These days it seems that virtually every phone call is either spam or a scam — someone is trying to sell you a cheap credit card, or inform you that some uncle you have never heard of left you a large estate to inherit. Sometimes you don’t even get the pleasure of real human interaction — the call comes from a robot, who only puts a person on the line once you’ve signaled you’re an easy mark.
It’s gotten to the point that most of us don’t pick up calls from numbers we don’t recognize. And consequently, everyone misses hearing about important meetings, appointments, and other events.
But it looks like Google is going to change that. Last Tuesday, the company announced Google Call Screening, a new feature on the company’s Pixel phones, which can pick up calls from unknown numbers and ask questions so you can figure out whether you actually want to speak with the caller.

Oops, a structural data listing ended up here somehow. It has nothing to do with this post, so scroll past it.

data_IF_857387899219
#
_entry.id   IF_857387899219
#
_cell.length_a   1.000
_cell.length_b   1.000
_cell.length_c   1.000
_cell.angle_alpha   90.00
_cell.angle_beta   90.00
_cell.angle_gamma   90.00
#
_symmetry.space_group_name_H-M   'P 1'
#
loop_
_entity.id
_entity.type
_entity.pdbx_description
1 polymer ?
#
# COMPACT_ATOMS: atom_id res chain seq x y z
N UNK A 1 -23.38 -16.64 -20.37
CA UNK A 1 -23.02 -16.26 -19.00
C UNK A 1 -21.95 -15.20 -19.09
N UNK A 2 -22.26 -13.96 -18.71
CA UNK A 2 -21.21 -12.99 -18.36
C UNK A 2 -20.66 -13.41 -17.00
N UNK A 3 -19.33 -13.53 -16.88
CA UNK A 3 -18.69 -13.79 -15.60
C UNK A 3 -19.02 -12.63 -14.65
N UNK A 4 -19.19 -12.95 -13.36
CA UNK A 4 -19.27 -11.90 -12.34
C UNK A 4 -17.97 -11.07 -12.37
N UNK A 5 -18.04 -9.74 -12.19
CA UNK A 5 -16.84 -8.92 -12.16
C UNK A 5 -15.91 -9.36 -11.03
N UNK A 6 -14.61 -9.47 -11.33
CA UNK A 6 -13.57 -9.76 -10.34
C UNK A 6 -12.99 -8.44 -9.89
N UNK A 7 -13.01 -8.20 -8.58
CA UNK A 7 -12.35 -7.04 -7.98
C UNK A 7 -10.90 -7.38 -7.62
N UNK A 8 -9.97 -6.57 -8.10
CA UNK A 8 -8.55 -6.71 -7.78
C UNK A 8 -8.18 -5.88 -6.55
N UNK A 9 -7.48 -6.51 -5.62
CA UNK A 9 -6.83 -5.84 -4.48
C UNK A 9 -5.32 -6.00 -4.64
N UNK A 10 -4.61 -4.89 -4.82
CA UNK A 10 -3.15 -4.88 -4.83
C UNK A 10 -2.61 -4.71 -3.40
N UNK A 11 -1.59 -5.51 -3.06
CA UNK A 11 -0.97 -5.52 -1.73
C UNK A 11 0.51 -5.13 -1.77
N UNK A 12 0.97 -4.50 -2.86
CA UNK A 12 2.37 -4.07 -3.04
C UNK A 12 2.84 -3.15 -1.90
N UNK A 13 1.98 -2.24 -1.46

It’s not yet clear how well the technology will work. But even just as a glimpse of things to come, it’s pretty exciting.
Google’s antispam bot will save you from the spam bot! It will give an interaction similar to this:
Spam bot: “Exciting news: You can improve your credit score today!”
Screening bot: “I’m sorry Dave; I’m sorry I can’t do that.”
The screening bot will verbally engage the spam robocall; you can glance at a screen readout of their exchange in amusement if you want to, or just ignore it.
The slight downside is that sometimes one of your friends or family members will get a new cell phone (or sim card), and they’ll have to chat with your robot before getting to talk with you. But at least eventually they will get to talk with you — which might not happen at all in today’s equilibrium, where most people just ignore unknown numbers.
Answering robots will be even more valuable when they get good enough to identify non-spam callers and put them through directly. But maybe most intriguing is the potential for antispam robots to turn the tables on the spammers. If enough people have robots screening their calls, then robospammers might find it hard to get through to real humans — dealing with the roboscreeners will take up much of their time.